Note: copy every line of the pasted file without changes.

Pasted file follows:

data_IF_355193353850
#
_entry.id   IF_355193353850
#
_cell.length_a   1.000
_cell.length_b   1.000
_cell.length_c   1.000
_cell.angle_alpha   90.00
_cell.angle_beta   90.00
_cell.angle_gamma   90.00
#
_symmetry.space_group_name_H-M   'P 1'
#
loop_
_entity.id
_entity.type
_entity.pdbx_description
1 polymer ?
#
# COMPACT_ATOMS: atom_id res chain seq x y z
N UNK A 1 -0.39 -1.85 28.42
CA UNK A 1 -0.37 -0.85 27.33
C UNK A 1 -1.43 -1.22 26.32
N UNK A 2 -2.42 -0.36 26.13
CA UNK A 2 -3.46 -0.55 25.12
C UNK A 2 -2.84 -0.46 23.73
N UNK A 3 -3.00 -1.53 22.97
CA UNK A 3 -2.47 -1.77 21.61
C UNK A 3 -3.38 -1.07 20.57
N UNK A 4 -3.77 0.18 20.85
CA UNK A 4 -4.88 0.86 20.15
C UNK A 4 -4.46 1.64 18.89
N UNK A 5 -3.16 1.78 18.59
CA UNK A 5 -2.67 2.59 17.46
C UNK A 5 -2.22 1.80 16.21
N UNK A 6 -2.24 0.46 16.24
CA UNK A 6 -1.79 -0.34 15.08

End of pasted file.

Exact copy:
data_IF_355193353850
#
_entry.id   IF_355193353850
#
_cell.length_a   1.000
_cell.length_b   1.000
_cell.length_c   1.000
_cell.angle_alpha   90.00
_cell.angle_beta   90.00
_cell.angle_gamma   90.00
#
_symmetry.space_group_name_H-M   'P 1'
#
loop_
_entity.id
_entity.type
_entity.pdbx_description
1 polymer ?
#
# COMPACT_ATOMS: atom_id res chain seq x y z
N UNK A 1 -0.39 -1.85 28.42
CA UNK A 1 -0.37 -0.85 27.33
C UNK A 1 -1.43 -1.22 26.32
N UNK A 2 -2.42 -0.36 26.13
CA UNK A 2 -3.46 -0.55 25.12
C UNK A 2 -2.84 -0.46 23.73
N UNK A 3 -3.00 -1.53 22.97
CA UNK A 3 -2.47 -1.77 21.61
C UNK A 3 -3.38 -1.07 20.57
N UNK A 4 -3.77 0.18 20.85
CA UNK A 4 -4.88 0.86 20.15
C UNK A 4 -4.46 1.64 18.89
N UNK A 5 -3.16 1.78 18.59
CA UNK A 5 -2.67 2.59 17.46
C UNK A 5 -2.22 1.80 16.21
N UNK A 6 -2.24 0.46 16.24
CA UNK A 6 -1.79 -0.34 15.08